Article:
After a meeting at the G-20, the United States and China have come to a basic agreement not to escalate their trade war any further. This news has come as a welcome for many who have been concerned with the long term effects of the tariffs from both sides. President Trump met with President Xi at the G-20 Summit in Osaka Japan, which began last week. President Trump noted that he agreed to hold off on the next round of tariffs in exchange for an increase of purchases in U.S. farm goods. U.S. exports in soybeans, almonds, pork, and apples by farmers to China used to account for 60% of all their exports. However, the current trade war has reduced that export percentage to about 25% for these products.
One of the concessions that President Xi has wanted includes an easing on the restriction of sales in the U.S. on Huawei products. However, President Trump has noted that is not a bargaining chip he is willing to make any significant negotiations on at the moment. President Trump has been strongly advised against easing restrictions on imports from Huawei. Because of this, the president has led a global effort to ban the products from use among allied nations. It is believed that China has increased its foreign spying capability through Huawei products.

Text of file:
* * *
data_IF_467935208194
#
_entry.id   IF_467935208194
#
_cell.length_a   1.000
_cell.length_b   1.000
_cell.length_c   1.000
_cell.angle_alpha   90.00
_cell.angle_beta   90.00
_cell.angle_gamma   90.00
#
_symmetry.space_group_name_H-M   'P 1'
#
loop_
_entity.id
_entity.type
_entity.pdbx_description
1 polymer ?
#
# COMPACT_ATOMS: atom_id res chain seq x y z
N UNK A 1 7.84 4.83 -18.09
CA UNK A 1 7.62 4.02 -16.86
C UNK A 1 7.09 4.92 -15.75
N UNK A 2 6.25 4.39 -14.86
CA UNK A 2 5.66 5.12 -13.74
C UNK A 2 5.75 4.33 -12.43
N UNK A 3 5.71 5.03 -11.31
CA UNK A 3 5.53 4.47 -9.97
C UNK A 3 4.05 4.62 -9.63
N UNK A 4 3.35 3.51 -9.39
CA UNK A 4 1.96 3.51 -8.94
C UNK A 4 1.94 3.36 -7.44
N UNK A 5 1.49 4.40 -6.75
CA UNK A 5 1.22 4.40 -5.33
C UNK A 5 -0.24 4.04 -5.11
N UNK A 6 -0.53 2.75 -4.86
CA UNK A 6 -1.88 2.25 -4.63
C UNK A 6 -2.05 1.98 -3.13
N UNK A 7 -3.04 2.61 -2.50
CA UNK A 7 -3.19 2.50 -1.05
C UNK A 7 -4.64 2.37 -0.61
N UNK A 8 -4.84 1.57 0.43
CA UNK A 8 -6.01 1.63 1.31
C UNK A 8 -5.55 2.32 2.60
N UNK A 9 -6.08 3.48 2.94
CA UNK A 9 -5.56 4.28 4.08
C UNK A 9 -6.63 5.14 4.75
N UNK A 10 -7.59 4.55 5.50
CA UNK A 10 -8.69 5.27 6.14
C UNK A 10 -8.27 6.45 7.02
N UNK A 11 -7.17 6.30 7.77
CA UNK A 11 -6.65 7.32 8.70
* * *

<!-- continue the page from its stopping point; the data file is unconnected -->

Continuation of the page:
Last year, the president had been alerted by national security agencies that the risk of spying through Huawei is significant. Because of this, the United States has banned the company from bidding or completing any government projects.
Overall, the trade war with China has dampened their economy much more than it has hurt the United States economy. Part of this is because the trade deficit with China has been significantly imbalanced over the last few decades. China has benefited significantly from U.S. companies who have imported products from Chinese companies at a much higher rate than Chinese companies have been importing from the United States. This has dramatically enhanced the Chinese economy and put it on track to be a significant world power.
The trade talks abruptly ended last year when the U.S. walked out of talks with China after they suddenly backed out on some of the concessions that were previously agreed upon. While there are incentives for both sides to attempt to make a trade deal, there is no guarantee one will be forthcoming anytime soon. President Trump indicated that China would like to make a deal, but there are still too many areas where the countries are at an impasse to ensure a complete trade deal is forthcoming.